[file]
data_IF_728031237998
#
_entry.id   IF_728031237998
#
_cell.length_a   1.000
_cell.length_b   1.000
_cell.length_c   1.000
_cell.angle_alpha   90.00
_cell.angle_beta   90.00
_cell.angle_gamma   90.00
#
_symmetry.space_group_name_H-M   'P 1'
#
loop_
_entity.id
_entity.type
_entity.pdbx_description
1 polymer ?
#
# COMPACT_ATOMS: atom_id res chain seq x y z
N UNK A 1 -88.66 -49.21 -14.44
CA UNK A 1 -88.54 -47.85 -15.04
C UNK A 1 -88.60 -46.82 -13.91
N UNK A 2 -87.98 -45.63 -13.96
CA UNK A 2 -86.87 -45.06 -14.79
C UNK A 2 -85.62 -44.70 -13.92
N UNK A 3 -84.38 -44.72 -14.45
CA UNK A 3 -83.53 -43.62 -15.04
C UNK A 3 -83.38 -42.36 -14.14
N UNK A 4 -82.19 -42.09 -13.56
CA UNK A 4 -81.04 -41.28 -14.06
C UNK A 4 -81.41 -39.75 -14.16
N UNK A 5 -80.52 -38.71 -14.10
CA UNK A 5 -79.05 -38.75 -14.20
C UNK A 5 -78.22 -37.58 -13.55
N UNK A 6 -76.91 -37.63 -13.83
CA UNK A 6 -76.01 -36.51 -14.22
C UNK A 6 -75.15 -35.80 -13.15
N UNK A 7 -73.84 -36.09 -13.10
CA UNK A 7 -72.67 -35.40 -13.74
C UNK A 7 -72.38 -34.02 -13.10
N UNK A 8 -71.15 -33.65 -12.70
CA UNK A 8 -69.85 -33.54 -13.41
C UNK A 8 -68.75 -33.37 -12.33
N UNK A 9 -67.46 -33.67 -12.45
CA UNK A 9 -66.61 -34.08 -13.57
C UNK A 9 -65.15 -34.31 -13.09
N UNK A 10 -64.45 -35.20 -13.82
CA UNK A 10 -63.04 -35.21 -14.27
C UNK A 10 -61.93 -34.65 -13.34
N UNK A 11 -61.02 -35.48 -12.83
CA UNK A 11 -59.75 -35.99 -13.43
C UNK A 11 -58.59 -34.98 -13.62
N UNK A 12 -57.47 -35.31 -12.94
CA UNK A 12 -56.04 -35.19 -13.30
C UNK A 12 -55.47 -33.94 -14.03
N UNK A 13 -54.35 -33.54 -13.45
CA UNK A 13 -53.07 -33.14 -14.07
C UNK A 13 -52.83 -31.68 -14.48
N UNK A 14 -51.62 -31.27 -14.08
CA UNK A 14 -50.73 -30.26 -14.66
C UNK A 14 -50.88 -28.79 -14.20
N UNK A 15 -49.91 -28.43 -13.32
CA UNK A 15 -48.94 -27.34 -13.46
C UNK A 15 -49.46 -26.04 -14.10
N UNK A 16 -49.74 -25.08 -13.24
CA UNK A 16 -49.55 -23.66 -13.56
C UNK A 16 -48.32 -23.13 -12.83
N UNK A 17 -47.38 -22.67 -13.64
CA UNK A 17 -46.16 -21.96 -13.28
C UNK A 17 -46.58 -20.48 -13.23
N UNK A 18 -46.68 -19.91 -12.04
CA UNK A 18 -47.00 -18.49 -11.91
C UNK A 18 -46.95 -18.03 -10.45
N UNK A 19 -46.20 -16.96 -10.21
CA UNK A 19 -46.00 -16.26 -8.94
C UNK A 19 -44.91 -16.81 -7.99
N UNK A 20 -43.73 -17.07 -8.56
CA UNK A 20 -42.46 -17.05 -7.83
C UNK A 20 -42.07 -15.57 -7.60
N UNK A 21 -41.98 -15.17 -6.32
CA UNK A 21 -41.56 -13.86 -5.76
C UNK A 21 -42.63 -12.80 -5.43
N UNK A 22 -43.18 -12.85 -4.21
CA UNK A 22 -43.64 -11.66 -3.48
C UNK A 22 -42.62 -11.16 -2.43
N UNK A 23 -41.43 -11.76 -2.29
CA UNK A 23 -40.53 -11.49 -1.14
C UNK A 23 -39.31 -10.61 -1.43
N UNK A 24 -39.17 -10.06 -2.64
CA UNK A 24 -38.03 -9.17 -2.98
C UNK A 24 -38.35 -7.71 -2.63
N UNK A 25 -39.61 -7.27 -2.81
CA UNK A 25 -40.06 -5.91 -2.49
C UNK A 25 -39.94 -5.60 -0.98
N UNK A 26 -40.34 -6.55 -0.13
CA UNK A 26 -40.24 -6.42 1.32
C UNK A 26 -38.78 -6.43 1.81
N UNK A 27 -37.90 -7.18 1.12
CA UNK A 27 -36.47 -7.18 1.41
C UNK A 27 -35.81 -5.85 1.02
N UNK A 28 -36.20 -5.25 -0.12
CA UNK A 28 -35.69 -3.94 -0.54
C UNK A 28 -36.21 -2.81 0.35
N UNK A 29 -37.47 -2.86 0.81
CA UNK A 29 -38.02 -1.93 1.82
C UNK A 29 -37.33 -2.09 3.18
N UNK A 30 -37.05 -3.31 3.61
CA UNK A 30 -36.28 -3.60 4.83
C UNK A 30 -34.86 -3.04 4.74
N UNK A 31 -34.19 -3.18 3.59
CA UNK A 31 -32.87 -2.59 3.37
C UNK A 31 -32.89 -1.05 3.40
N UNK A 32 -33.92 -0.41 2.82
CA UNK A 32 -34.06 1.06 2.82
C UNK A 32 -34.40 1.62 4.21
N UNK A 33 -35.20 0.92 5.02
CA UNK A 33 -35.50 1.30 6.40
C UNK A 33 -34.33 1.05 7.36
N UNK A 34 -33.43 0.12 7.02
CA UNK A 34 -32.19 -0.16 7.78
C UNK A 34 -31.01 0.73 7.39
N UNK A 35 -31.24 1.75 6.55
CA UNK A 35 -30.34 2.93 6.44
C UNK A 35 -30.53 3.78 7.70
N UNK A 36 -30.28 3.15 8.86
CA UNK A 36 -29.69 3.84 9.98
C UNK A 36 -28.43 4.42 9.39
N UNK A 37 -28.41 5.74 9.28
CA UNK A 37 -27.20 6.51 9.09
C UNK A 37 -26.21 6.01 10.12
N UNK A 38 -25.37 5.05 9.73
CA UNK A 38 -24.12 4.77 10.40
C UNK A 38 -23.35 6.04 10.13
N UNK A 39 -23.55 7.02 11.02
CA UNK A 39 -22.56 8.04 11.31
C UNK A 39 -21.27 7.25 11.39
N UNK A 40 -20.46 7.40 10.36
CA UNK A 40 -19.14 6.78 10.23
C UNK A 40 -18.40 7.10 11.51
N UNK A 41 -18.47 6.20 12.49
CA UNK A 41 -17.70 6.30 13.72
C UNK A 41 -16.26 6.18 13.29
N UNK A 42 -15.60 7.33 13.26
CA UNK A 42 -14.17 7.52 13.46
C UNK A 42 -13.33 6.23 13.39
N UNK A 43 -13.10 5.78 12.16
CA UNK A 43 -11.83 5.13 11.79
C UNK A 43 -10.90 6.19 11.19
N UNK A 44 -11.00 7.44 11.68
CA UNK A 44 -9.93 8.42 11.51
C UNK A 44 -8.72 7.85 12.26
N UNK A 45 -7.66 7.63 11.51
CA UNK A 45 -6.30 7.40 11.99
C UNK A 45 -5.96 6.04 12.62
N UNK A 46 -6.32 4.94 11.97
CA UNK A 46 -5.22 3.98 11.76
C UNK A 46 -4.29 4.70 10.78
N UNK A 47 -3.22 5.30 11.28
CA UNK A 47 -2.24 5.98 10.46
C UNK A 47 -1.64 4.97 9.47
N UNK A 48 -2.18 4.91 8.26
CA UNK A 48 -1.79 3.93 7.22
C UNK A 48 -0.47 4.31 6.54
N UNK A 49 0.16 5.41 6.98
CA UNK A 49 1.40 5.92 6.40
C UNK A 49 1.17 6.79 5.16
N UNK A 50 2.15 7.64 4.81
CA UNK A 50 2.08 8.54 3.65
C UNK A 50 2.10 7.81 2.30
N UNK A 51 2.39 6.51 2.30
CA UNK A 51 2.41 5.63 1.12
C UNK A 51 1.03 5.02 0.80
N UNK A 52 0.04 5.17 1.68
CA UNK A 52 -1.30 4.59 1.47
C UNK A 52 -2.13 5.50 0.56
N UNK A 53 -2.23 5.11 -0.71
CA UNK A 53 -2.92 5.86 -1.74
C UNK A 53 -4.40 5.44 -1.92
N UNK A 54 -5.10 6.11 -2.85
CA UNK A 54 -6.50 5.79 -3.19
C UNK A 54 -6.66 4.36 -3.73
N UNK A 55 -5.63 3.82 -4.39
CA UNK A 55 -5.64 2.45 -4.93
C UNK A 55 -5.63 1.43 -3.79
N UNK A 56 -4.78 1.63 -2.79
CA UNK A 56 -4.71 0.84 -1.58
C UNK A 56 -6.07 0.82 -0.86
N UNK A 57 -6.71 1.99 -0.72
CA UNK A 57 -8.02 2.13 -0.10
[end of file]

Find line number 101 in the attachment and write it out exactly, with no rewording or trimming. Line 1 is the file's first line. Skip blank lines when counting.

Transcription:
C UNK A 27 -35.81 -5.85 1.02